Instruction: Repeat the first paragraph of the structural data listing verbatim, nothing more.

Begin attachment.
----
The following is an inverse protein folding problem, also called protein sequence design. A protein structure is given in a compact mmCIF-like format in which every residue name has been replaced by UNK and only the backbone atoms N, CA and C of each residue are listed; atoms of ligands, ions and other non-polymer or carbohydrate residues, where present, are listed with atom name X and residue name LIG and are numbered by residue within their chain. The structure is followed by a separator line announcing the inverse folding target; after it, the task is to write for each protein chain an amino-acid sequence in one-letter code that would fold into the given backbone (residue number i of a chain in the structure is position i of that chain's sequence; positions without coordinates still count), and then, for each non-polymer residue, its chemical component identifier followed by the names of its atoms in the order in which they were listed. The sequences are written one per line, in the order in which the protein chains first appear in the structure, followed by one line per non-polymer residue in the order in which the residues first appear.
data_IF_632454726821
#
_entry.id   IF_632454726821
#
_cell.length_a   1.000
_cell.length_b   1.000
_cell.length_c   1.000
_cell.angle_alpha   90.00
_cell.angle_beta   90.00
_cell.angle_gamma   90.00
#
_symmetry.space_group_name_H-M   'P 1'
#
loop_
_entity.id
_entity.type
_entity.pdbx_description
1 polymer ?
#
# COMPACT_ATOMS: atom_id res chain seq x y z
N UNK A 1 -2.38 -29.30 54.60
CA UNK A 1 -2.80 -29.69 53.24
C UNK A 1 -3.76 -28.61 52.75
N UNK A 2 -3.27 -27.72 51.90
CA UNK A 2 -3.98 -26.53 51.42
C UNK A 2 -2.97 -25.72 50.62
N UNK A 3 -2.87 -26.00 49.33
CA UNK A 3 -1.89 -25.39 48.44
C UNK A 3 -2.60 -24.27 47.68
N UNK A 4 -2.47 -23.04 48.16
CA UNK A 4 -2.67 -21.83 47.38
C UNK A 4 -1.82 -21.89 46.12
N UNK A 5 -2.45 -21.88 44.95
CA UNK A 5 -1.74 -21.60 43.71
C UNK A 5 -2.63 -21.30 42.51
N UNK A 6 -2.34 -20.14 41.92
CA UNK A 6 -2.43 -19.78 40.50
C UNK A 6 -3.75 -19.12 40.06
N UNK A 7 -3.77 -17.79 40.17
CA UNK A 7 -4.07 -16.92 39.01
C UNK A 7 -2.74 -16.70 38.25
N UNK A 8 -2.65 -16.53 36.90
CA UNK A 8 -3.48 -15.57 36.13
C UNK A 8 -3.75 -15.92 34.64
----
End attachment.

The following is an inverse protein folding problem, also called protein sequence design. A protein structure is given in a compact mmCIF-like format in which every residue name has been replaced by UNK and only the backbone atoms N, CA and C of each residue are listed; atoms of ligands, ions and other non-polymer or carbohydrate residues, where present, are listed with atom name X and residue name LIG and are numbered by residue within their chain. The structure is followed by a separator line announcing the inverse folding target; after it, the task is to write for each protein chain an amino-acid sequence in one-letter code that would fold into the given backbone (residue number i of a chain in the structure is position i of that chain's sequence; positions without coordinates still count), and then, for each non-polymer residue, its chemical component identifier followed by the names of its atoms in the order in which they were listed. The sequences are written one per line, in the order in which the protein chains first appear in the structure, followed by one line per non-polymer residue in the order in which the residues first appear.